“Identity politics” can sound like an ugly phrase–indeed, the concept is often misused to maintain a status quo at the exclusion of others. But understanding and exploring identity is crucial to building community, strengthening allyship, and understanding ourselves. Change is only possible when we work together, and when we recognize that our own liberation is bound up in the liberation of those around us.
Change is only possible when we work together, and when we recognize that our own liberation is bound up in the liberation of those around us.
The importance of this idea is what drew me to become involved with CONNECT, a grassroots dialogue initiative founded in 2012 as an intra-Jewish dialogue initiative. CONNECT convenes cohorts of young professionals in the DC area seeking a space to dig into challenging community issues together. Through the support of Moishe House and local Jewish organizations, we broadened the scope of this year’s cohort to include a more diverse group of people and experiences, centered around the topic of visible and invisible identity.
We were halfway through this year’s six-month cohort when I heard about a JOFA Shabbaton for young women called “Finding the “I” in Identity,” and I knew I had to attend. The Shabbaton promised to explore “how those of us who were raised or now identify as Orthodox have grappled with sometimes conflicting ideologies and how we juggle those identities in order to find our place in the Jewish community.” While I no longer identify with the label of orthodoxy, I was grateful the retreat welcomed people who (like me) grew up in the Orthodox community. I am still an observant Jew in practice, and my communities in DC are non-denominational independent minyanim without rabbis or specific affiliations.
One question on the retreat application–”Does your identity as a woman affect your relationship with Orthodoxy?”–brought up old feelings of frustration and resentment. The modern Orthodox shul I grew up in has come a long way since I became a bat mitzvah, but there remains a gap in Orthodox Judaism between what women are capable and what they are permitted to do. Although I no longer consider myself a member of the Orthodox community, it is precisely because Orthodoxy shaped so much of my identity as a Jew, as a woman, and even as a feminist, that I feel compelled to believe change and progress in that community is possible. The conflict between who is actually in our community, and who holds the power in that community, is a crucial nexus where change work can begin.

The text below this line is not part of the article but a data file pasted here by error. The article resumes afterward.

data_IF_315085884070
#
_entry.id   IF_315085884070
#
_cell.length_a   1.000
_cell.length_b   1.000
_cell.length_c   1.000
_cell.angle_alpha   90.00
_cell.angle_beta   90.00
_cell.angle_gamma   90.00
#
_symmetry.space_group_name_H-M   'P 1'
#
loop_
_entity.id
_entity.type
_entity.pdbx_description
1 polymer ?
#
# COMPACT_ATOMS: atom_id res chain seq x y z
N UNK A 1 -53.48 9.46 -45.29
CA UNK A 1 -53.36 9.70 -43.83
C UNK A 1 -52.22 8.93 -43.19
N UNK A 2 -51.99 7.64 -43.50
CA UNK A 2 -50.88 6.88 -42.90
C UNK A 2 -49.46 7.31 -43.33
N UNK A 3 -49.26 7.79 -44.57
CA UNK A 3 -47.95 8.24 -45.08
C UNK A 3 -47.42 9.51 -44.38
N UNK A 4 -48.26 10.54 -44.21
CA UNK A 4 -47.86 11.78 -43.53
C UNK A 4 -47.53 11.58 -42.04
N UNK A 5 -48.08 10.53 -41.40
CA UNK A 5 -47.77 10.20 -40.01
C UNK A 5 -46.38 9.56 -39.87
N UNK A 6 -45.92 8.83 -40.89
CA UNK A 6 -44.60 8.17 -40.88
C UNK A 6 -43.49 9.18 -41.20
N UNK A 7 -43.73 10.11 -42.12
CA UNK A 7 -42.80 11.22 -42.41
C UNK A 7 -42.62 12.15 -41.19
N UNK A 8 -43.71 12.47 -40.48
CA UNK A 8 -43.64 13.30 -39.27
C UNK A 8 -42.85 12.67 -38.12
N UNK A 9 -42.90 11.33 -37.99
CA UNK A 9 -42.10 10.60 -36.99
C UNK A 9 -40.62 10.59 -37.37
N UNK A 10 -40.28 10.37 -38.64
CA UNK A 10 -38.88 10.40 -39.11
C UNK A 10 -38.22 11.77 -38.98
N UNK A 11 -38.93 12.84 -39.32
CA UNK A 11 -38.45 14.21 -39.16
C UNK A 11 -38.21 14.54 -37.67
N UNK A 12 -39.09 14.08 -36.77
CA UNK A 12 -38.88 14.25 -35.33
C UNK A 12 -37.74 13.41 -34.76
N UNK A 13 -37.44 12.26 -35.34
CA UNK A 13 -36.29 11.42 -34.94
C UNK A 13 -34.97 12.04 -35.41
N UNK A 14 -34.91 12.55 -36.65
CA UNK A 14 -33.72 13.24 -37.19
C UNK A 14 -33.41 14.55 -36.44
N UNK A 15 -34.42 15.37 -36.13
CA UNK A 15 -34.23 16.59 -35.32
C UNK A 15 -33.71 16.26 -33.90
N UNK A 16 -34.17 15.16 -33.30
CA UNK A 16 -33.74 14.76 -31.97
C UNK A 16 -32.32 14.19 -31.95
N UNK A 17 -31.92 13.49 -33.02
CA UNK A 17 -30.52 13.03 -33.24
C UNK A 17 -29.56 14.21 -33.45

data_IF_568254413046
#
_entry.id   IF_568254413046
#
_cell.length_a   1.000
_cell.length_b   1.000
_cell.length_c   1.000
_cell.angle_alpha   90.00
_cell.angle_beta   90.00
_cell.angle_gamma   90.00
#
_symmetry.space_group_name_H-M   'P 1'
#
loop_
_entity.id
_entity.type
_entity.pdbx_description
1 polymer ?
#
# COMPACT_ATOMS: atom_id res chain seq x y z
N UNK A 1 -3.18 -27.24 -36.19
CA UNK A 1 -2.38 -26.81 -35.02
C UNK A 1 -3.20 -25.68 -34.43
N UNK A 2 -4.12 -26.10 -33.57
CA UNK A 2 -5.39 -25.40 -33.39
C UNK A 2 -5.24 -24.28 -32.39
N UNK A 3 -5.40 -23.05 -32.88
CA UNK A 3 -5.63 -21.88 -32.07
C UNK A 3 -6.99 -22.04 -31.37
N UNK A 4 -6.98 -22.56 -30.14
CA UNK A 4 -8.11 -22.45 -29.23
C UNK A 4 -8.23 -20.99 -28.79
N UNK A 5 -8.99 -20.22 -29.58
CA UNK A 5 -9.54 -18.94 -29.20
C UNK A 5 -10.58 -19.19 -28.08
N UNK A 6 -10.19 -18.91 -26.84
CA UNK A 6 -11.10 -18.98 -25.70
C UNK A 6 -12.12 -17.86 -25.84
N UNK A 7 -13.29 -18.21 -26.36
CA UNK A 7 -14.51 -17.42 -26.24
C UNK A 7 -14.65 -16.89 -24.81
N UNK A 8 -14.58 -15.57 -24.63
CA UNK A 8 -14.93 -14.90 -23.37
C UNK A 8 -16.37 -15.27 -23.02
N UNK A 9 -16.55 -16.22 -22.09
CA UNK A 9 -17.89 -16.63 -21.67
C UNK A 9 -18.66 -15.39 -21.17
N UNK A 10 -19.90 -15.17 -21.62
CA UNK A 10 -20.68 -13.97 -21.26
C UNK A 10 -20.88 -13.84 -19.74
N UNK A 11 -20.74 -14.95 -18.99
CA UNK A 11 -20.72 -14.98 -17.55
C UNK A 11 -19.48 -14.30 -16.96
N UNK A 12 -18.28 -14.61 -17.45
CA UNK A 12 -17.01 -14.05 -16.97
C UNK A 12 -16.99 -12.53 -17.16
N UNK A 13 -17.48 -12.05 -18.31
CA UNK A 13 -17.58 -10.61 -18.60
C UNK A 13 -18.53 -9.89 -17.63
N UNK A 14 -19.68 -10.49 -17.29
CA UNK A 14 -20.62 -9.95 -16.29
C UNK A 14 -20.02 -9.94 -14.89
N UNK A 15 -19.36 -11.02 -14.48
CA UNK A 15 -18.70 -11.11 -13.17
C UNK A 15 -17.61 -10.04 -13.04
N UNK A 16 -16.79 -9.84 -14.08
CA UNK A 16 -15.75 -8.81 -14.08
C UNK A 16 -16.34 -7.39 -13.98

The conflict between who is actually in our community, and who holds the power in that community, is a crucial nexus where change work can begin.
I was grateful to have the opportunity to apply some of the principles of dialogue work that we use in CONNECT in a peer-led session on the JOFA Shabbaton. I worked collaboratively with Rivka Cohen, the Program Manager from JOFA who planned the retreat, to adapt an embodied activity about identity and allyship. On Shabbat afternoon, we gathered in the room where we had planned and led davening; I set up signs around the room with different identity markers, including race, ability/disability, gender identity, sexual orientation, and others. Participants were asked to move to a particular marker in response to different prompts I read out:
The part of my identity that I am the least aware of on a daily basis is…
The part of my identity that was most emphasized or important in my family growing up was..
The part of my identity that I believe is the most misunderstood by others is…
As the women moved around the room, I was struck not for the first time on the Shabbaton by how many diverse identities were represented. Even among the seemingly narrow category of Orthodox women there were women of color, Jews by choice, and queer folks.
Even among the seemingly narrow category of Orthodox women there were women of color, Jews by choice, and queer folks
When I later shared my reaction with Daphne Lazar-Price, the executive director of JOFA, she gently reminded me that “the Orthodox community is not a monolith.” When we recognize the unique identities that comprise our community, we can then create space for that community to change and defy our expectations.
Throughout the Shabbaton, we kept returning to the idea of “Orthodox and” rather than “Orthodox but.” People shared stories of pain and exclusion, but also of being welcomed and embraced in unexpected spaces.
People shared stories of pain and exclusion, but also of being welcomed and embraced in unexpected spaces.
This idea of abundance is possible in all kinds of Jewish spaces. In The Past Didn’t Go Anywhere: making resistance to anti-semitism part of all of our movements, April Rosenblum writes:
“Jewish oppression affects all Jews, in all economic classes, and our oppression cannot be ended without fighting and transforming social injustice as a whole…we are a reserve of revolutionary potential — in all classes, at all times.”
When we recognize that our kehila includes multiple identities and experiences, we are better positioned to understand and learn from each other, and embrace the richness each of us adds to our community.
Becca Tanen serves on the leadership team of the CONNECT dialogue initiative; learn more at www.minyanofthinkers.com. She lives in Washington, DC, where she works as a librarian in the U.S. Copyright Office.
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